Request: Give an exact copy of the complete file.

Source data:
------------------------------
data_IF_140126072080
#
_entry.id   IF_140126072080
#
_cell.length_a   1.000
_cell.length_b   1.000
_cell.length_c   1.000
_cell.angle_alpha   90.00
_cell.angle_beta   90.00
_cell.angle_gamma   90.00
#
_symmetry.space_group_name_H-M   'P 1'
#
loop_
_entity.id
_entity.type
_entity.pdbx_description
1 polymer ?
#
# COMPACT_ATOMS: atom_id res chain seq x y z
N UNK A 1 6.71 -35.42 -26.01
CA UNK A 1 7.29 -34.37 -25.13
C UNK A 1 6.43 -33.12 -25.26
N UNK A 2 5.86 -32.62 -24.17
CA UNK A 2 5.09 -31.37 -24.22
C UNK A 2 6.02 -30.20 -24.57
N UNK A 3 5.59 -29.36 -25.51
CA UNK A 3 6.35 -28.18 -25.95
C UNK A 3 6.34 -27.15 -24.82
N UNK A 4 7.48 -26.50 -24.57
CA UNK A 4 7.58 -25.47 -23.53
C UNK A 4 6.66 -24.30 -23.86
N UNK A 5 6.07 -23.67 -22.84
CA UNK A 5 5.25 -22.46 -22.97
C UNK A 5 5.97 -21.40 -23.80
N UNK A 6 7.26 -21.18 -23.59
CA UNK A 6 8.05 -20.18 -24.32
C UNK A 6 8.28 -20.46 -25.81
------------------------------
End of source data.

data_IF_140126072080
#
_entry.id   IF_140126072080
#
_cell.length_a   1.000
_cell.length_b   1.000
_cell.length_c   1.000
_cell.angle_alpha   90.00
_cell.angle_beta   90.00
_cell.angle_gamma   90.00
#
_symmetry.space_group_name_H-M   'P 1'
#
loop_
_entity.id
_entity.type
_entity.pdbx_description
1 polymer ?
#
# COMPACT_ATOMS: atom_id res chain seq x y z
N UNK A 1 6.71 -35.42 -26.01
CA UNK A 1 7.29 -34.37 -25.13
C UNK A 1 6.43 -33.12 -25.26
N UNK A 2 5.86 -32.62 -24.17
CA UNK A 2 5.09 -31.37 -24.22
C UNK A 2 6.02 -30.20 -24.57
N UNK A 3 5.59 -29.36 -25.51
CA UNK A 3 6.35 -28.18 -25.95
C UNK A 3 6.34 -27.15 -24.82
N UNK A 4 7.48 -26.50 -24.57
CA UNK A 4 7.58 -25.47 -23.53
C UNK A 4 6.66 -24.30 -23.86
N UNK A 5 6.07 -23.67 -22.84
CA UNK A 5 5.25 -22.46 -22.97
C UNK A 5 5.97 -21.40 -23.80
N UNK A 6 7.26 -21.18 -23.59
CA UNK A 6 8.05 -20.18 -24.32
C UNK A 6 8.28 -20.46 -25.81